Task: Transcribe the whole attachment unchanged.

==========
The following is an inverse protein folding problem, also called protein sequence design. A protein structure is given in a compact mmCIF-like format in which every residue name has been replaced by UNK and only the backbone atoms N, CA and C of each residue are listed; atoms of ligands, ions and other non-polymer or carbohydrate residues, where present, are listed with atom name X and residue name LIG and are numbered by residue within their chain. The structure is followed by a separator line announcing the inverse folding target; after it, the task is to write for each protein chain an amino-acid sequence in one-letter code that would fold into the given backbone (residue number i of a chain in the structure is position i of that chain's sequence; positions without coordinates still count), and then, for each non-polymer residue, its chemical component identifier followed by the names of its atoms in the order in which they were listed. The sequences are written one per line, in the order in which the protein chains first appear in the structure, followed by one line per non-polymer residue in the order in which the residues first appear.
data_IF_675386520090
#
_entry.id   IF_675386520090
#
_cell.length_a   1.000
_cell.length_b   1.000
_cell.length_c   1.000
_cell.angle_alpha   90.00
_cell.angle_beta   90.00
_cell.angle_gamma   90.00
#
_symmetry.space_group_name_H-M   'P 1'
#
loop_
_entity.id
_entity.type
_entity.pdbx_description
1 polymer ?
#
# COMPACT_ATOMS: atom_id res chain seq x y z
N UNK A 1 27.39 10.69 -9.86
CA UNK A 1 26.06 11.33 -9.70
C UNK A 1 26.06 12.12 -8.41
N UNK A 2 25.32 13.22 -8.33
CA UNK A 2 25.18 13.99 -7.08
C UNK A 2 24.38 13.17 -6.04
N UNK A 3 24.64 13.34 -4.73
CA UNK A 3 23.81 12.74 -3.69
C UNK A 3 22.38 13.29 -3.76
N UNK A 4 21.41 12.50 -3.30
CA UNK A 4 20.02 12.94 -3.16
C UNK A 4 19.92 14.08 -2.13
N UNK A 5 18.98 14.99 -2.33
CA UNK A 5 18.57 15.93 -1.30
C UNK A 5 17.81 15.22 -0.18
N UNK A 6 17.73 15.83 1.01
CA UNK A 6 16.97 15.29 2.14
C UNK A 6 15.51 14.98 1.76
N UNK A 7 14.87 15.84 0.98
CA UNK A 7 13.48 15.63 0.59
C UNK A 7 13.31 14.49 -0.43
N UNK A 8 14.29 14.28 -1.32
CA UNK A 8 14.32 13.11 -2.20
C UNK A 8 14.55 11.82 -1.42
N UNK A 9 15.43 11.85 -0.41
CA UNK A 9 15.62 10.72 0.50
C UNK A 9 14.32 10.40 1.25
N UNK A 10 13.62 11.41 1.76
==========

The following is an inverse protein folding problem, also called protein sequence design. A protein structure is given in a compact mmCIF-like format in which every residue name has been replaced by UNK and only the backbone atoms N, CA and C of each residue are listed; atoms of ligands, ions and other non-polymer or carbohydrate residues, where present, are listed with atom name X and residue name LIG and are numbered by residue within their chain. The structure is followed by a separator line announcing the inverse folding target; after it, the task is to write for each protein chain an amino-acid sequence in one-letter code that would fold into the given backbone (residue number i of a chain in the structure is position i of that chain's sequence; positions without coordinates still count), and then, for each non-polymer residue, its chemical component identifier followed by the names of its atoms in the order in which they were listed. The sequences are written one per line, in the order in which the protein chains first appear in the structure, followed by one line per non-polymer residue in the order in which the residues first appear.
data_IF_675386520090
#
_entry.id   IF_675386520090
#
_cell.length_a   1.000
_cell.length_b   1.000
_cell.length_c   1.000
_cell.angle_alpha   90.00
_cell.angle_beta   90.00
_cell.angle_gamma   90.00
#
_symmetry.space_group_name_H-M   'P 1'
#
loop_
_entity.id
_entity.type
_entity.pdbx_description
1 polymer ?
#
# COMPACT_ATOMS: atom_id res chain seq x y z
N UNK A 1 27.39 10.69 -9.86
CA UNK A 1 26.06 11.33 -9.70
C UNK A 1 26.06 12.12 -8.41
N UNK A 2 25.32 13.22 -8.33
CA UNK A 2 25.18 13.99 -7.08
C UNK A 2 24.38 13.17 -6.04
N UNK A 3 24.64 13.34 -4.73
CA UNK A 3 23.81 12.74 -3.69
C UNK A 3 22.38 13.29 -3.76
N UNK A 4 21.41 12.50 -3.30
CA UNK A 4 20.02 12.94 -3.16
C UNK A 4 19.92 14.08 -2.13
N UNK A 5 18.98 14.99 -2.33
CA UNK A 5 18.57 15.93 -1.30
C UNK A 5 17.81 15.22 -0.18
N UNK A 6 17.73 15.83 1.01
CA UNK A 6 16.97 15.29 2.14
C UNK A 6 15.51 14.98 1.76
N UNK A 7 14.87 15.84 0.98
CA UNK A 7 13.48 15.63 0.59
C UNK A 7 13.31 14.49 -0.43
N UNK A 8 14.29 14.28 -1.32
CA UNK A 8 14.32 13.11 -2.20
C UNK A 8 14.55 11.82 -1.42
N UNK A 9 15.43 11.85 -0.41
CA UNK A 9 15.62 10.72 0.50
C UNK A 9 14.32 10.40 1.25
N UNK A 10 13.62 11.41 1.76